Steps relating to certification and appointment of presidential electors are often regarded as formalities and, as such, have drawn little public interest, but the mechanics of electing a U.S. president have drawn new scrutiny this year as Trump and his allies continue to pursue legal strategies attempting to prove the results were fraudulent.
The results of the Electoral College vote are due to be received, and typically approved, by Congress on Jan. 6, although lawmakers can object to accepting the electors’ votes. The Democratic-controlled House and Republican-controlled Senate would both vote separately to resolve any disputes. One has already arisen from Pennsylvania, where 75 Republican lawmakers on Dec. 4 signed a statement urging Congress to block the state’s electoral votes from being cast for Democratic nominee Joe Biden.
The Trump legal team has pursued numerous legal challenges while continuing to collect evidence in support of allegations of malfeasance. One of the strategies pursued by the Trump team has been to call on Republican state legislatures to appoint a rival set of electors pledged to Trump. This tactic suffered a setback in the battleground state of Arizona on Dec. 4, with the state’s Republican speaker of the House saying that calls to overturn the certified results of the presidential election aren’t lawful and will not happen.
According to federal law, both chambers of Congress would need to vote to accept a competing slate of electors. If they don’t, the electors appointed by the states’ governors must be used.
After the Electoral College casts its votes, the last remaining move to block the election would be an effort to vote down the electors in Congress. This has been attempted before, when a handful of congressional Democrats in 2000, 2004, and 2016 objected to making both George W. Bush and Trump president. Their numbers weren’t enough to block the two men from taking office.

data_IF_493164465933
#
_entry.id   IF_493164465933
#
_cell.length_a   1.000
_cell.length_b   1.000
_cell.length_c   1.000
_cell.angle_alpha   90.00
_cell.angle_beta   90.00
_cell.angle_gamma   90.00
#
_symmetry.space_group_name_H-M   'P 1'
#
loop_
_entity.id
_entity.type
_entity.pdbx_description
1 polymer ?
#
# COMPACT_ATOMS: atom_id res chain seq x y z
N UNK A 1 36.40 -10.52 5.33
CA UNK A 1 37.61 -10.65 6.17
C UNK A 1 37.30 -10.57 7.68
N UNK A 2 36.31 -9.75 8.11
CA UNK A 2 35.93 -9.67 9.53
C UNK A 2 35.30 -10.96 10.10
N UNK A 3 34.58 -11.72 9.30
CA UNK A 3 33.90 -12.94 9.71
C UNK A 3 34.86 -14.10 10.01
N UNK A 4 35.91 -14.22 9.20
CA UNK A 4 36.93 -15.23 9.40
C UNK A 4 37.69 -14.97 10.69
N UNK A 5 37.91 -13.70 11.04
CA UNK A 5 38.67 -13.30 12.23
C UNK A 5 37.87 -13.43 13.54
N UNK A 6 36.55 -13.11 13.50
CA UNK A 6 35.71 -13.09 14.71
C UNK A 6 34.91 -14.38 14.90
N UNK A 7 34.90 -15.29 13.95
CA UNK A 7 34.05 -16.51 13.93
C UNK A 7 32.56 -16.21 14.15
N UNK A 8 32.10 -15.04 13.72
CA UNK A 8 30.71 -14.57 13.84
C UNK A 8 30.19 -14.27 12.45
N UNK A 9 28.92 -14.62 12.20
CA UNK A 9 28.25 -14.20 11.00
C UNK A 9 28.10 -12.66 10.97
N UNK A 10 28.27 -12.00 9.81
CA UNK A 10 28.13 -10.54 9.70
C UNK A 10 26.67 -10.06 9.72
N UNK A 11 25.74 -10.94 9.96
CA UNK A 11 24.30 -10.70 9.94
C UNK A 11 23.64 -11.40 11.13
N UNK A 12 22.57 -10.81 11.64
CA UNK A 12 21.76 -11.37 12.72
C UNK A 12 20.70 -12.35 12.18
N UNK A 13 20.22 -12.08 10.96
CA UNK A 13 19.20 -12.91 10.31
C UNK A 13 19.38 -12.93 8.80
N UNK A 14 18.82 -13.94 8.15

The Amistad Project, in the white paper, argued that there is “significant flexibility and precedent in U.S. law for changing the date that electors are appointed, changing the date electors convene to vote, and changing the date electors have their vote certified by Congress,” which, if acted upon, could provide more leeway than the current deadlines for Trump to prove his case of election fraud.
“For the sake of American democracy and to strengthen our fraying social fabric, it is preferable to address the fraud issues before determining who is the next President,” The Amistad Project noted in the paper, adding that “rigorous” fraud investigations would continue past Inauguration Day.
The paper called on Biden and his allies to welcome such a probe, “otherwise, a dark cloud will hang over the Biden administration if it becomes clear his election was illegitimate, and the socio-political fragmentation that is occurring in the United States will only worsen.”
The Associated Press contributed to this report.